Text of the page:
But more so than any other of her programs, this show has started to annoy me in endless ways. I try not to pay attention to it, but it's somewhat grating and I have to get it off my chest. Even though you might be unfamiliar with my gripes, I present to you my list:

1) I have yet to observe any money exchanged in this dinosaur world and yet tickets are necessary to ride the train. What kind of currency do dinosaurs use? And how do they hang onto it, as I've never seen it in their hands and they have no pockets?

2) So the dinosaurs developed the technology not only for rail travel, but for time travel as well. If they were this technologically advanced, why couldn't they avoid becoming extinct?

3) And if these dinosaurs could harness the power of time travel, why are they limited to traveling only in the dinosaur era. I would be interested in episodes that had the dinosaurs assaulting serfs in medieval Europe.

4) The conductor on the train always declares, "Time tunnel approaching." But this is a false statement. The tunnel is stationary; it ain't going anywhere. In reality, the train is approaching the time tunnel. I've attempted to explain this to Kaelyn, but she isn't having it.

5) The show continually references the difference between carnivores and herbivores (meat-eaters verses plant-eaters). But they manage to do this without recognizing the major flaw in the show's premise: one day, when the T-Rex grows up, he will eat his Pteranadon family. I eagerly anticipate this very special episode of Dinosaur Train, the cultural parallel to Jessie Spano's caffeine pill abuse episode on Saved By The Bell.

6) In a holiday version of Dinosaur Train, the family celebrates the winter solstice. I can predict why producers did this: no one wants religious wars being waged during children's programming, so assert that the prehistoric era was before Judaism and Christianity, so the dinosaurs wouldn't celebrate Hanukkah or Christmas. But winter solstice is a pagan holiday, created by humans who (supposedly) lived after dinosaurs as well. So in an effort to be politically correct and religiously neutral, the Dinosaur Train teaches my daughter to be a good pagan. SIDENOTE: I will continue to deprogram my daughter from the many pagan rituals she will be exposed to throughout her childhood.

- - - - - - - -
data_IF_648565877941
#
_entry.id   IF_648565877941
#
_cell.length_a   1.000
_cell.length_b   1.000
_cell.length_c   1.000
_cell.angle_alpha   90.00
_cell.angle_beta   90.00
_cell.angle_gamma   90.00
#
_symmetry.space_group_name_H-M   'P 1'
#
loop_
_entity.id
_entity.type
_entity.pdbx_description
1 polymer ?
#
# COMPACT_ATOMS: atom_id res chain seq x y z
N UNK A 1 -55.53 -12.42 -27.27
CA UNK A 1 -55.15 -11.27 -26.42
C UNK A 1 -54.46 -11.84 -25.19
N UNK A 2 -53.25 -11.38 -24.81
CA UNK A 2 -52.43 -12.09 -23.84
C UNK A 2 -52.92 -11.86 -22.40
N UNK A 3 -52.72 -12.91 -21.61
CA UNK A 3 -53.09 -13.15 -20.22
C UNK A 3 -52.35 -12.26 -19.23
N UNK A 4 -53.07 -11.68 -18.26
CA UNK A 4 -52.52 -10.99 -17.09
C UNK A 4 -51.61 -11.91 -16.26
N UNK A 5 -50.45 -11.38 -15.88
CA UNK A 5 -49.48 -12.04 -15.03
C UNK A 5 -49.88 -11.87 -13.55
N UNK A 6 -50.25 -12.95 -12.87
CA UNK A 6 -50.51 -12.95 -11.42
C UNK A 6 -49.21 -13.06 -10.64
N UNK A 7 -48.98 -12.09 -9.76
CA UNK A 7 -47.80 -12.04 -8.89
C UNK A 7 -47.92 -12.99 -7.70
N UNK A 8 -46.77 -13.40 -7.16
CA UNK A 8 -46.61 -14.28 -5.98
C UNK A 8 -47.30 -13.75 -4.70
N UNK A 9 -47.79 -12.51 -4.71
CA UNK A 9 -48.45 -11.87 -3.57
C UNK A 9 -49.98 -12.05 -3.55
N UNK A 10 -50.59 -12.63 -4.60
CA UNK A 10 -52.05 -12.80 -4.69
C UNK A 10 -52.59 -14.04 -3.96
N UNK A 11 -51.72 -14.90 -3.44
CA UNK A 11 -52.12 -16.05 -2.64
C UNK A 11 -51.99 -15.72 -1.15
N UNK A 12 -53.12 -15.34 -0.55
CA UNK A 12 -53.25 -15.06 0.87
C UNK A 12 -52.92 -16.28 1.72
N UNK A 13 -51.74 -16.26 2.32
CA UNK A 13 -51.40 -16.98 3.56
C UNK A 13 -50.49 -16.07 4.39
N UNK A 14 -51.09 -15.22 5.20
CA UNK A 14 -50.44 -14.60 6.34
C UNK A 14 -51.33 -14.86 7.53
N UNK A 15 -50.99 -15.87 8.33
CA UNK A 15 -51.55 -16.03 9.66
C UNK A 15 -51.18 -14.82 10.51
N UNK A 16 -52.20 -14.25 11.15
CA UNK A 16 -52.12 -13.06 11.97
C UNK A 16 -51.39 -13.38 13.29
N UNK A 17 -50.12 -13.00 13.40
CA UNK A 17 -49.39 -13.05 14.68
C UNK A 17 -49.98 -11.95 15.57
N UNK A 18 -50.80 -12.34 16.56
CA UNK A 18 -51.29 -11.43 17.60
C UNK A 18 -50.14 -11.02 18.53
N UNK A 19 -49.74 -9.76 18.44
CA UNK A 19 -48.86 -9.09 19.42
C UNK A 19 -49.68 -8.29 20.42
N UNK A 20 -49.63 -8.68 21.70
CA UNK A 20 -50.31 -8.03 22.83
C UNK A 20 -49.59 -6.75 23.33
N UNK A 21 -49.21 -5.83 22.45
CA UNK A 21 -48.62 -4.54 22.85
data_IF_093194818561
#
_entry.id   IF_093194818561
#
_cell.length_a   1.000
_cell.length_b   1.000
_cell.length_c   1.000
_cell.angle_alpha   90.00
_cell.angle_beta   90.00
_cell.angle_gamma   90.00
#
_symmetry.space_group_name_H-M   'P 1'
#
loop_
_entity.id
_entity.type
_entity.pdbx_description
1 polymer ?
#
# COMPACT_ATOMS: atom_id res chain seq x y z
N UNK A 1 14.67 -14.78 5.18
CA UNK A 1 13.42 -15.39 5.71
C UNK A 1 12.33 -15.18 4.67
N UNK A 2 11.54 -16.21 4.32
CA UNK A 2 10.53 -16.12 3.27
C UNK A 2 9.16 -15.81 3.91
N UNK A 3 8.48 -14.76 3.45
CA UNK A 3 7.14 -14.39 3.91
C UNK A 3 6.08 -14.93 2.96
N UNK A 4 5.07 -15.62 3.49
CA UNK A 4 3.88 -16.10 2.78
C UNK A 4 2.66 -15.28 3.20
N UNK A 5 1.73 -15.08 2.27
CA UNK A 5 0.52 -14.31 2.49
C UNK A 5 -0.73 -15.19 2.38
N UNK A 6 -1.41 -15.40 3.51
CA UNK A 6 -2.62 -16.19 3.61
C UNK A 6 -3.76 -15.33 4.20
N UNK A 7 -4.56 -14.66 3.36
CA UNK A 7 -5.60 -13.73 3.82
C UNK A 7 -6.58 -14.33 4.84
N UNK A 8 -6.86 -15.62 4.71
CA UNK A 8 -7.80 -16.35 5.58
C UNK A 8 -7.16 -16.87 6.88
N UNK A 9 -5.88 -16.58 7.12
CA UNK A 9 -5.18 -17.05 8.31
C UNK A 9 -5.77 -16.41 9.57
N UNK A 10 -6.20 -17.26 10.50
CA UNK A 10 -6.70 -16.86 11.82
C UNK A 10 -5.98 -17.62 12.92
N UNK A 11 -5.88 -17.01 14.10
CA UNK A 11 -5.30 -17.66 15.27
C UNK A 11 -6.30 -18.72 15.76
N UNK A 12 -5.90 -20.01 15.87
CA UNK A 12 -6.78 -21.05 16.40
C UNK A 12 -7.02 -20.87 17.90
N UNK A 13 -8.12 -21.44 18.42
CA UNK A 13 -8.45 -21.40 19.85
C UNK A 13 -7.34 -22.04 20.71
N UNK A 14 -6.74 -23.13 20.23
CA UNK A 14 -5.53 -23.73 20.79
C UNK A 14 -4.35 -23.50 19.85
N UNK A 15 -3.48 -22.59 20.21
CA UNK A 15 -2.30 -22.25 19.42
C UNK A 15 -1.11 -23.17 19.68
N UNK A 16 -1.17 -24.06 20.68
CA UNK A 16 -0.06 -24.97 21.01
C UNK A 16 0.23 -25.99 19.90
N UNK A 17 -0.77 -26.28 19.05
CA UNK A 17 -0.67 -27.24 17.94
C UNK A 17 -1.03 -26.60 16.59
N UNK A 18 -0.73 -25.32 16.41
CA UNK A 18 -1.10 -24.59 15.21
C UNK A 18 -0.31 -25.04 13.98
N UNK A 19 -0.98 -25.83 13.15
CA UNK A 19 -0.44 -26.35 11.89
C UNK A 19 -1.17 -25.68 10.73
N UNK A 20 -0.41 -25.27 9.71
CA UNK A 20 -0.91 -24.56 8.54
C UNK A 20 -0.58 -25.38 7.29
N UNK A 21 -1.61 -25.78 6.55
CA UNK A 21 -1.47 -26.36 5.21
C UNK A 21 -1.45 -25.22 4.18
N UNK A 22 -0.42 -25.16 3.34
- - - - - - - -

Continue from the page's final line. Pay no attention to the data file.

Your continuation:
7) And, finally, when the paleontologist ends the episode by relaying his "scientific expertise" he often admits that he's just speculating. So they're teaching these kids "facts" that aren't necessarily facts, but he's still smug about it.

In the end, I know I should just lighten up. Kaelyn now knows more about dinosaurs than I do (even though she would be expelled from the Creation Museum). I ought to simply be thankful that it isn't Teletubbies.

Lasting Love

Last weekend was my parent's 40th wedding anniversary. It's extremely difficult to orchestrate a gathering of my siblings' families, but we were able to pull it off and surprise my parents. We had discussed possibly having a large gathering of friends, but we decided that a crowd consisting of 13 grandchildren was quite enough (take a look at the picture of the bottom of this post to observe the ever-growing Carr clan). My mother and father were married in Maysville, Kentucky on June 6, 1970. The late Lewis Foster, esteemed New Testament professor at the Cincinnati Bible Seminary, was supposed to perform the ceremony but his father had passed away the night before. They had to get a replacement minister, a gentleman that my father claims was not licensed to perform weddings in Kentucky. He uses that anecdote to set up the joke that he and Mom were never married. He's like that sometime.

It was a very basic wedding ceremony as I understand it; the pictures of their special day reflect the simplicity expected in the union of the daughter of a tobacco farmer and the son of Appalachian field workers. But many times power things have rather humble beginnings.

It has not been until recent years that I have truly begun to appreciate what my parents have. They learned to accept life as it came to them and make the best of it. My mother prolonged her entry into college in order to save up the money to pay in full; she used to instill guilt in us by relating what she went without while laboring towards her professional degree. My father drove a truck long before he was legally allowed to do so in order to make money for his family. He served faithfully in the Marine Corps in Vietnam and then returned home, meeting my mother at his home church. Instead of lamenting the many hardships before them, they modeled their marriage on work and service, always putting forth a supreme effort. From nothing, they built a successful business. And into their children they planted seeds of education, fully understanding that this was the key to life success. My siblings and I have truly benefited from their efforts, obtaining a strong work ethic and a leg-up in having stable adult lives.